In their brief career, Them would go on to have other hits, like the immortal "Gloria," B-side to "Baby Please Don't Go," which would be covered by Patti Smith, Jimi Hendrix (who would also produce Irish group Eire Apparent's 1969 release Sunrise), and Van's "soul brother" Jim Morrison. In the Village Voice (Will Hermes, "Apocalypse Then," 11/21/05), on the occasion of the 30th anniversary of Horses, Smith claimed she chose to cover the song, sometimes mistakenly credited to the Shadows of Knight (probably due to the fact that their version became a top 10 hit in the US), because, "I like simple, three-chord rhythms. And 'Gloria' is so universal. It's so beautifully chauvinistic, so I decided that I would do the ultimate chauvinistic version."

Van Morrison left Them in 1966, but the group wouldn't officially disband until 1971. As a solo artist, he would increasingly integrate traditional Irish influences into his work, which is to say, lyrics of a more literary bent and more folk-oriented instrumentation--but without completely abandoning his "black" roots. Morrison's first solo single, for instance, the top five hit "Brown Eyed Girl" (1967), was originally called "Brown Skinned Girl," while as Musician's Bill Flanagan has noted (The Bang Masters, 1991), "With 'Come Running' and 'Domino' he'd even work out a way to bring his beloved R&B back in style." Then there's 1993's Too Long in Exile, which consists entirely of soul and R&B covers. That said, the more "Irish" he became, the more Morrison's popularity grew. In 1984, he told Kristine McKenna (Book of Changes) that he abandoned blues-rock--and the rock scene in general--when he realized, "Maybe this isn't really me." And by 1968, the year he made his break, that may have been the case. But between 1964 when Them released "Baby Please Don't Go" and 1967 when he recorded his own unique blues epic, "T.B. Sheets," Van Morrison was as black as a white Irish man could get.

Image: Song Bar ("A youthful Van Morrison and Them in the mid-60s").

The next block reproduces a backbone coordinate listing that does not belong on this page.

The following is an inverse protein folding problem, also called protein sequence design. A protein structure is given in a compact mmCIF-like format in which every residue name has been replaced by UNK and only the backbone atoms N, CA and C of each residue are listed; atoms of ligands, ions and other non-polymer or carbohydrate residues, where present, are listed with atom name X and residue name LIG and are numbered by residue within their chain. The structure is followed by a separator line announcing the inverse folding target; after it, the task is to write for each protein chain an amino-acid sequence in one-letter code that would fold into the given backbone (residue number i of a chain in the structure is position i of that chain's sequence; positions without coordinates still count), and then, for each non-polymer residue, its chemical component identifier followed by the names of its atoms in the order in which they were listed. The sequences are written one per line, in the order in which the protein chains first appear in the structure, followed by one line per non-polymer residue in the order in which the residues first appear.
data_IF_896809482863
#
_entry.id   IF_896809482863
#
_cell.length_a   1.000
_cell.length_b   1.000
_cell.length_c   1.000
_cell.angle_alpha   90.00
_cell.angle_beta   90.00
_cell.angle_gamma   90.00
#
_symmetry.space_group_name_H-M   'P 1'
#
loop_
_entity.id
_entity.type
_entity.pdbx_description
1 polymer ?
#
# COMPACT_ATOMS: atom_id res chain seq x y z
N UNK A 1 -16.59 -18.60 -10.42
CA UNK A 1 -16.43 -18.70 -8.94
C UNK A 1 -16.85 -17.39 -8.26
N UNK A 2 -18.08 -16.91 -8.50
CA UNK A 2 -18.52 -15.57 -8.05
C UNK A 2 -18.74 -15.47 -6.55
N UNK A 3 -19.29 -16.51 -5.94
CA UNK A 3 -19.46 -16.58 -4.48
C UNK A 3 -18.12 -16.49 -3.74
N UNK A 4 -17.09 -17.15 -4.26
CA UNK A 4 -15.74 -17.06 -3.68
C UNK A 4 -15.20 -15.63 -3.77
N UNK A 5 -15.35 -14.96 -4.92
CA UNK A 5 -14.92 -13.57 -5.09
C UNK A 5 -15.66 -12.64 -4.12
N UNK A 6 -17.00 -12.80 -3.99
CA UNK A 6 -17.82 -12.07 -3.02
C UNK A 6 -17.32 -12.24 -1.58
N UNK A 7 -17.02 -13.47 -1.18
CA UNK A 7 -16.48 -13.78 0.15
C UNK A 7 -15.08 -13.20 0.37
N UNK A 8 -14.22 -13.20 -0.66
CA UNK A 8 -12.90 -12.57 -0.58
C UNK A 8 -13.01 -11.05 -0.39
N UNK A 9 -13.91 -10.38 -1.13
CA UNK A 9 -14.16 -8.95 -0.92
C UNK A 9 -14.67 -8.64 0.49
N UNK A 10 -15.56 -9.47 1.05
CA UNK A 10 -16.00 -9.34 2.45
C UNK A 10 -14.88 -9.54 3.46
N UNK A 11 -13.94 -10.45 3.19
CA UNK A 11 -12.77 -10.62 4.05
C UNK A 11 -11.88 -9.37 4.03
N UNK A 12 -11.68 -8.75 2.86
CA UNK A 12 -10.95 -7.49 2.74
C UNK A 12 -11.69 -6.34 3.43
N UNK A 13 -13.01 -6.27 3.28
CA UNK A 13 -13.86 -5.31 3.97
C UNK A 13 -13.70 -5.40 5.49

Thursday, December 01, 2005

December Reviews

Reviews for December

Here's a list of the reviews I worked on this month. More than usual, although most exclusively for Amazon.

Amazon: The Hives - Tussles in Brussels (concert film plus
short documentary, videos, and TV appearances), Rock Star - INXS: The DVD (musical performances from the reality TV series), Black Girl / Borom Sarret (feature plus short from Senegal's Ousmane Sembene; I also reviewed Mandabi and Xala), Sandra Bernhard - Without You I'm Nothing, The Cutting Edge - Going for the Gold (remake of the Moira Kelly/D.B. Sweeney ice skating opus), Their Eyes Were Watching God (Oprah-produced TV adaptation of the Zora Neale Hurston novel with Halle Berry), Franz Ferdinand - Live [two-disc set] (two gigs plus behind-the-scenes look and other extras), The Amazing Race - The Seventh Season [four-disc set] (I also reviewed the first season), Criss Angel - Mindfreak: The Complete Season One [two-disc set], Save the Tiger (Jack Lemmon in his Oscar-winning role; necessary viewing for fans of Glengarry Glen Ross), American Pie Presents: Band Camp (youch!), Empire of the Wolves (with a blond JeanReno; from the author of The Crimson Rivers), Saraband (Bergman's fine sequel to Scenes from a Marriage), The Tomorrow Show With Tom Snyder - Punk & New Wave (yay!), Hunter - The Complete Third Season [three-disc set], Nighty Night - The Complete Season One (pitch-black Britcom; makes The Office look like Touched by an Angel), and The World (old China meets new to tragic effect in Jia Zhangke's latest; first saw it at the 2004 LIFF).